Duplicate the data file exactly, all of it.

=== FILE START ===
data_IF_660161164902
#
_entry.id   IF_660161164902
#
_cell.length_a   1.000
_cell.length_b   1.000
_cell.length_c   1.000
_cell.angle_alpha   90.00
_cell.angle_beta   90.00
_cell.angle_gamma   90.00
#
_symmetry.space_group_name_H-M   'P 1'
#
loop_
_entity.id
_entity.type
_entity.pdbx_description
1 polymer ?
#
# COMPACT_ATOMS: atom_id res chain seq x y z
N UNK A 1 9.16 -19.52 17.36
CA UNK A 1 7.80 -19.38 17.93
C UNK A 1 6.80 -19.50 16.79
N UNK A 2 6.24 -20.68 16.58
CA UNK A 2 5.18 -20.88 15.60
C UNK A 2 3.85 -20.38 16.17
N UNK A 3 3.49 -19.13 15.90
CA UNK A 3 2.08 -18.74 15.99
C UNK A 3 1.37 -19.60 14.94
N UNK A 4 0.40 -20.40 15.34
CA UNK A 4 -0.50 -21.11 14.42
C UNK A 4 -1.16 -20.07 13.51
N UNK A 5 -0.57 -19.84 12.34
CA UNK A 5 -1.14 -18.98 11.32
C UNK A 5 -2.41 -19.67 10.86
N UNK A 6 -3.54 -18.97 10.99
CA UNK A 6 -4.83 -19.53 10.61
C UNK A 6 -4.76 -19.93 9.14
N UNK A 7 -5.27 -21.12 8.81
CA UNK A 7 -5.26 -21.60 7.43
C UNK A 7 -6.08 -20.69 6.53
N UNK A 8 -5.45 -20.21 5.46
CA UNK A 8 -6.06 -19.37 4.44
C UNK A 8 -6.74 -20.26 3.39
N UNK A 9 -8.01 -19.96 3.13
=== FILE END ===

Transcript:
data_IF_660161164902
#
_entry.id   IF_660161164902
#
_cell.length_a   1.000
_cell.length_b   1.000
_cell.length_c   1.000
_cell.angle_alpha   90.00
_cell.angle_beta   90.00
_cell.angle_gamma   90.00
#
_symmetry.space_group_name_H-M   'P 1'
#
loop_
_entity.id
_entity.type
_entity.pdbx_description
1 polymer ?
#
# COMPACT_ATOMS: atom_id res chain seq x y z
N UNK A 1 9.16 -19.52 17.36
CA UNK A 1 7.80 -19.38 17.93
C UNK A 1 6.80 -19.50 16.79
N UNK A 2 6.24 -20.68 16.58
CA UNK A 2 5.18 -20.88 15.60
C UNK A 2 3.85 -20.38 16.17
N UNK A 3 3.49 -19.13 15.90
CA UNK A 3 2.08 -18.74 15.99
C UNK A 3 1.37 -19.60 14.94
N UNK A 4 0.40 -20.40 15.34
CA UNK A 4 -0.50 -21.11 14.42
C UNK A 4 -1.16 -20.07 13.51
N UNK A 5 -0.57 -19.84 12.34
CA UNK A 5 -1.14 -18.98 11.32
C UNK A 5 -2.41 -19.67 10.86
N UNK A 6 -3.54 -18.97 10.99
CA UNK A 6 -4.83 -19.53 10.61
C UNK A 6 -4.76 -19.93 9.14
N UNK A 7 -5.27 -21.12 8.81
CA UNK A 7 -5.26 -21.60 7.43
C UNK A 7 -6.08 -20.69 6.53
N UNK A 8 -5.45 -20.21 5.46
CA UNK A 8 -6.06 -19.37 4.44
C UNK A 8 -6.74 -20.26 3.39
N UNK A 9 -8.01 -19.96 3.13